The Memphis Storm (1986-1989) were the third and final attempt to make a buck off of indoor soccer at Memphis’ Mid-South Coliseum during the 1980′s. This rare program is from the Storm’s inaugural match on November 15, 1986 against the visiting Fort Wayne Flames.
The hybrid sport briefly captivated Memphis sports fans in the winter of 1979-80. At the time, the city had a losing, unpopular outdoor soccer team in the North American Soccer League (1968-1984) called the Memphis Rogues. The Rogues drew poorly in the summer time at the Liberty Bowl, but when the NASL experimented with a winter indoor season 1979, Memphians suddenly went nuts for the game.
“We played indoor soccer there when no one knew anything about it and we sold out every game,” former Rogues GM Rudi Schiffer recalled in 2011. “We won the Western Division championship and had a heckuva team. We did that with a lot of promotions and it was wild and exciting and everybody loved it. We sold every ticket in the house. But that all faded when the team moved to Canada.”
Rogues owner Avron Fogelman sold the Rogues later in 1980 and the club moved to Calgary. Outdoor soccer in Memphis was gone for good, but the Rogues’ intriguing success indoors tempted a series of new investors.
First up was Athletes in Action, the Christian sports ministry. Nine months after the Rogues left town, AIA bought a bankrupt Major Indoor Soccer League franchise from Hartford and moved it to Memphis. The club was called the “Hellions” and their logo featured a depiction of Satan. The evangelical group vanquished Satan, renamed the team the “Americans”, and dressed the players in patriotic Red, White & Blue. The Americans lasted three seasons at the Mid-South Coliseum from 1981 to 1984, but never truly thrilled the city the way the Rogues did. In May 1984, new owners moved the Americans to Las Vegas – Sin City.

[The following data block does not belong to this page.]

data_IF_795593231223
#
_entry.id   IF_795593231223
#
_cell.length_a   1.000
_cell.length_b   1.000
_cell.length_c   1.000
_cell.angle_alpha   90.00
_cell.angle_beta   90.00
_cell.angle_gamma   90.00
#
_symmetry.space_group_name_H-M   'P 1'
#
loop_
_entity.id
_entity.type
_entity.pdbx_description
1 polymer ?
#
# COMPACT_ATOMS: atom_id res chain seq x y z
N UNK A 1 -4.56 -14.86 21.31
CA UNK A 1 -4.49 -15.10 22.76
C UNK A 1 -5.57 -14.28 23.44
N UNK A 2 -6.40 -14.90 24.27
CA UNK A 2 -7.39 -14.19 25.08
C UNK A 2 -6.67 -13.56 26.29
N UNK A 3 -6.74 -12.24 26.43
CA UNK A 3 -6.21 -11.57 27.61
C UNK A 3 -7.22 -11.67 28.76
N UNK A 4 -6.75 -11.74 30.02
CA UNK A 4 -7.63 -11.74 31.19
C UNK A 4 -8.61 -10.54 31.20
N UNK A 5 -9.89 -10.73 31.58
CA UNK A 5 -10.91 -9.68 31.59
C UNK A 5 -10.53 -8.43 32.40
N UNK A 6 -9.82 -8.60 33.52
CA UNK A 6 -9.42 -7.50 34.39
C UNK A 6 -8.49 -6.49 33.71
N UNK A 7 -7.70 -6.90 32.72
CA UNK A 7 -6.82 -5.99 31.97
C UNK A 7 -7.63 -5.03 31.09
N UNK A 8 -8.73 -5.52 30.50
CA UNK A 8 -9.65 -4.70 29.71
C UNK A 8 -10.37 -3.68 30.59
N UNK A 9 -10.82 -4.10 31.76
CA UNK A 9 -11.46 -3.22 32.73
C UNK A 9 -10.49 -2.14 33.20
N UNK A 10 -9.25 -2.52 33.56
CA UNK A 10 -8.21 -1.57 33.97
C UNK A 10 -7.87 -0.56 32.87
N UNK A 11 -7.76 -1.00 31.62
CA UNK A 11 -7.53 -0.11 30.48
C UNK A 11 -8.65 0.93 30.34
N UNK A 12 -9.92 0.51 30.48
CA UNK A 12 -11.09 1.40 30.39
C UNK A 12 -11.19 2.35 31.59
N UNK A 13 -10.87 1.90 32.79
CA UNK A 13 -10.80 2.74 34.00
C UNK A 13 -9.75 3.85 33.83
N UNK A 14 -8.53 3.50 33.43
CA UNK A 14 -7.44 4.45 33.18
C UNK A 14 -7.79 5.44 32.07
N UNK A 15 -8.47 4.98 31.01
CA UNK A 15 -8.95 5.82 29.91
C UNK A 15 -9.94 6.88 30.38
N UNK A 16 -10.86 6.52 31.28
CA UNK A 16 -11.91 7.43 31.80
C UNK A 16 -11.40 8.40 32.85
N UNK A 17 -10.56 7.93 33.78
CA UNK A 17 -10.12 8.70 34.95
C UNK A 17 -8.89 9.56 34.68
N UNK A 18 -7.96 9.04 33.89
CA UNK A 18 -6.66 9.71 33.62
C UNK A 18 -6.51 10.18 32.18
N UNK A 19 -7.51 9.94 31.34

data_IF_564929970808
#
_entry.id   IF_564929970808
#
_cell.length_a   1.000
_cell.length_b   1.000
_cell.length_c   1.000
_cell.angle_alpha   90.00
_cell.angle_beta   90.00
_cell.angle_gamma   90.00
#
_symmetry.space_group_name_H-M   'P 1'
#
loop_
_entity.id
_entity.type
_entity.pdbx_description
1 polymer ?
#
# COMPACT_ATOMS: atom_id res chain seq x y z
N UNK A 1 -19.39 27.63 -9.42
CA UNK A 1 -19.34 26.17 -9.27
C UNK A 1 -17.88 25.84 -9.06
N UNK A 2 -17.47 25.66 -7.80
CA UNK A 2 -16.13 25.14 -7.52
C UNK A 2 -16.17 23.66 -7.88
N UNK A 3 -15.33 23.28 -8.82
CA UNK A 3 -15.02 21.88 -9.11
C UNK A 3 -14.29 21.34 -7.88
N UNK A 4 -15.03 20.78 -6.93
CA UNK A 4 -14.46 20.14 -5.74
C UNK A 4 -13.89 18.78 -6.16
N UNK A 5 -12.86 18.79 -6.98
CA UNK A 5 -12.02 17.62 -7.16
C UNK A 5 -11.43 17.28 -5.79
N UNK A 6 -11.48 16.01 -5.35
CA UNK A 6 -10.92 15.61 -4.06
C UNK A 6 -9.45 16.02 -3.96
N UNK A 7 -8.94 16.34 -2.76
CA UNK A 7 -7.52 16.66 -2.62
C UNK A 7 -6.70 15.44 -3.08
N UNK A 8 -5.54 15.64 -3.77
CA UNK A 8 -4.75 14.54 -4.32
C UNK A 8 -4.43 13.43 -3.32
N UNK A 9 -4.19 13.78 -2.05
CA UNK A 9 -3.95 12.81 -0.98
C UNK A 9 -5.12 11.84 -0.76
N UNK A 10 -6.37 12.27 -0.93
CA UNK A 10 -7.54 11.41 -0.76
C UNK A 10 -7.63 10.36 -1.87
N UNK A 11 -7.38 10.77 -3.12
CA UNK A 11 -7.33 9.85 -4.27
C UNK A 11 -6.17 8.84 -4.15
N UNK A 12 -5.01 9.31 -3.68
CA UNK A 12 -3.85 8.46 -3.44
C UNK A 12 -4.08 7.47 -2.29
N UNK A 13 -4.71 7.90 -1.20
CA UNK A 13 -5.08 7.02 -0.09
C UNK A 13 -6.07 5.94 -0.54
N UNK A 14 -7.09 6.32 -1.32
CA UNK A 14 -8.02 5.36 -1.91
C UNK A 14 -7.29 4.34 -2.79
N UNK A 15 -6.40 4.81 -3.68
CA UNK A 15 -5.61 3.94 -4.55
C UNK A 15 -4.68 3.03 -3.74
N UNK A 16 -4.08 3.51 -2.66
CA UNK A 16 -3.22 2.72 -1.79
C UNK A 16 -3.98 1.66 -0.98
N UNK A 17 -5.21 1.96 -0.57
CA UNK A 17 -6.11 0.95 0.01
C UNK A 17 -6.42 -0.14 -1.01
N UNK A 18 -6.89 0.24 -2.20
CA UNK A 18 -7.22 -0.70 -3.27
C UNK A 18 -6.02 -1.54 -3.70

The Memphis Storm arrived in town as an American Indoor Soccer Association expansion franchise in May 1986. The AISA was basically a low-budget Midwestern bus league at the time. Speculators kept betting on Memphis, but each successive Memphis soccer team was getting chintzier and chintzier. Original Rogues owner Harry Mangurian also owned the Boston Celtics. His successor at the Rogues, Avron Fogelman, was a real estate titan who later owned the Kansas City Royals. By contrast, the neophyte owner of the Memphis Storm was Cameron Trail, a 25-year old whose previous business experience was owning a string of ice cream parlors.
Nevertheless, GM Chris Bartels put together a solid veteran squad, led by Argentinean midfielder and fan favorite Toni Carbognani. Carbognani is the only player to suit up for all three of Memphis’ pro teams in the 80′s – the Rogues, the Americans and the Storm. The Storm lured several other talented vets from the higher-paying MISL, including Oscar Albuquerque, Terry Nicholl, Tony Peszneker and Gregg Willin.
The Storm were competitive for their first two seasons, even winning the AISA title during an abbreviated 1987-88 season, which saw the league reduced to just four franchises. Financial problems set in sometime around the Storm’s third season in 1989. New ownership took over for the club’s fourth season in the winter of 1989-90. They desperately tried to reignite interest in the team by dropping the “Storm” name and reviving the Memphis Rogues brand, but by the Rogues brief heyday was a decade in the past and largely forgotten. The 1989-90 Rogues cemented their fate by finishing a league-worst 6-34 and folded shortly thereafter.